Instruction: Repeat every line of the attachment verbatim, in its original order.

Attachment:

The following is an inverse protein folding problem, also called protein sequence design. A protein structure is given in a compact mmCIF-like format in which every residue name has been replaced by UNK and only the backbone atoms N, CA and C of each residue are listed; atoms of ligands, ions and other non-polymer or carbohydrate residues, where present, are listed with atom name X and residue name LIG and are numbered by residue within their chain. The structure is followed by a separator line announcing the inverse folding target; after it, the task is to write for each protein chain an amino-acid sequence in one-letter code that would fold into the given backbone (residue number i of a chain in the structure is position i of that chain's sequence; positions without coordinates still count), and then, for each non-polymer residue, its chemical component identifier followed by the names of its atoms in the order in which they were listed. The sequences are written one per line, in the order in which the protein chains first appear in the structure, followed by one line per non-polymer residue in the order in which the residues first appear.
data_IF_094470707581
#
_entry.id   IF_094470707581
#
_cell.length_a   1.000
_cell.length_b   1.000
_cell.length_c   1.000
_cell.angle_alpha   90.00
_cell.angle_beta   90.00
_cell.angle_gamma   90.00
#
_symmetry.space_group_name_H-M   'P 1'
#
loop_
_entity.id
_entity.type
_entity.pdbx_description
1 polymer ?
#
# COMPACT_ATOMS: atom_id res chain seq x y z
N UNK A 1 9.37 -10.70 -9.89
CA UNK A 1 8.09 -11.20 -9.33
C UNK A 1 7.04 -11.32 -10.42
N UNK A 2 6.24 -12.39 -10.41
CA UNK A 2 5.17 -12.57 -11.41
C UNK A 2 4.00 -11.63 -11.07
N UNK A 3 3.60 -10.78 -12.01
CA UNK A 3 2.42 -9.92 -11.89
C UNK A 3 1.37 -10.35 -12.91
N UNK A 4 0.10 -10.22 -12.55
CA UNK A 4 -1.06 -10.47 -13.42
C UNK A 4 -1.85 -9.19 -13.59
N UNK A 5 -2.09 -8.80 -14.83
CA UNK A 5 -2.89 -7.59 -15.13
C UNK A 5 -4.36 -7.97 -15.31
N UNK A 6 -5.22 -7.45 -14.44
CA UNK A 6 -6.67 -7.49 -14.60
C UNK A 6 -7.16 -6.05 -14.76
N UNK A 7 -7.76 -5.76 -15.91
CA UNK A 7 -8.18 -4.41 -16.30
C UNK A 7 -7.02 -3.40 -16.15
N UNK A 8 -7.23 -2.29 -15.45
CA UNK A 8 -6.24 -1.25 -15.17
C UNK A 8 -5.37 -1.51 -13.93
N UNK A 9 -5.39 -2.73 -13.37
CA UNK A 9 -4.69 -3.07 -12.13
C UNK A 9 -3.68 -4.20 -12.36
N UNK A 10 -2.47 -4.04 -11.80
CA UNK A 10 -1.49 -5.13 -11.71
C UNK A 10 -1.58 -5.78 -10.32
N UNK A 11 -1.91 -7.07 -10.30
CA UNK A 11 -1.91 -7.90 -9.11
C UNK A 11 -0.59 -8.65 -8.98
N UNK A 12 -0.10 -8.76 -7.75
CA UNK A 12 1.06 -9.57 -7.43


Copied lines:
The following is an inverse protein folding problem, also called protein sequence design. A protein structure is given in a compact mmCIF-like format in which every residue name has been replaced by UNK and only the backbone atoms N, CA and C of each residue are listed; atoms of ligands, ions and other non-polymer or carbohydrate residues, where present, are listed with atom name X and residue name LIG and are numbered by residue within their chain. The structure is followed by a separator line announcing the inverse folding target; after it, the task is to write for each protein chain an amino-acid sequence in one-letter code that would fold into the given backbone (residue number i of a chain in the structure is position i of that chain's sequence; positions without coordinates still count), and then, for each non-polymer residue, its chemical component identifier followed by the names of its atoms in the order in which they were listed. The sequences are written one per line, in the order in which the protein chains first appear in the structure, followed by one line per non-polymer residue in the order in which the residues first appear.
data_IF_094470707581
#
_entry.id   IF_094470707581
#
_cell.length_a   1.000
_cell.length_b   1.000
_cell.length_c   1.000
_cell.angle_alpha   90.00
_cell.angle_beta   90.00
_cell.angle_gamma   90.00
#
_symmetry.space_group_name_H-M   'P 1'
#
loop_
_entity.id
_entity.type
_entity.pdbx_description
1 polymer ?
#
# COMPACT_ATOMS: atom_id res chain seq x y z
N UNK A 1 9.37 -10.70 -9.89
CA UNK A 1 8.09 -11.20 -9.33
C UNK A 1 7.04 -11.32 -10.42
N UNK A 2 6.24 -12.39 -10.41
CA UNK A 2 5.17 -12.57 -11.41
C UNK A 2 4.00 -11.63 -11.07
N UNK A 3 3.60 -10.78 -12.01
CA UNK A 3 2.42 -9.92 -11.89
C UNK A 3 1.37 -10.35 -12.91
N UNK A 4 0.10 -10.22 -12.55
CA UNK A 4 -1.06 -10.47 -13.42
C UNK A 4 -1.85 -9.19 -13.59
N UNK A 5 -2.09 -8.80 -14.83
CA UNK A 5 -2.89 -7.59 -15.13
C UNK A 5 -4.36 -7.97 -15.31
N UNK A 6 -5.22 -7.45 -14.44
CA UNK A 6 -6.67 -7.49 -14.60
C UNK A 6 -7.16 -6.05 -14.76
N UNK A 7 -7.76 -5.76 -15.91
CA UNK A 7 -8.18 -4.41 -16.30
C UNK A 7 -7.02 -3.40 -16.15
N UNK A 8 -7.23 -2.29 -15.45
CA UNK A 8 -6.24 -1.25 -15.17
C UNK A 8 -5.37 -1.51 -13.93
N UNK A 9 -5.39 -2.73 -13.37
CA UNK A 9 -4.69 -3.07 -12.13
C UNK A 9 -3.68 -4.20 -12.36
N UNK A 10 -2.47 -4.04 -11.80
CA UNK A 10 -1.49 -5.13 -11.71
C UNK A 10 -1.58 -5.78 -10.32
N UNK A 11 -1.91 -7.07 -10.30
CA UNK A 11 -1.91 -7.90 -9.11
C UNK A 11 -0.59 -8.65 -8.98
N UNK A 12 -0.10 -8.76 -7.75
CA UNK A 12 1.06 -9.57 -7.43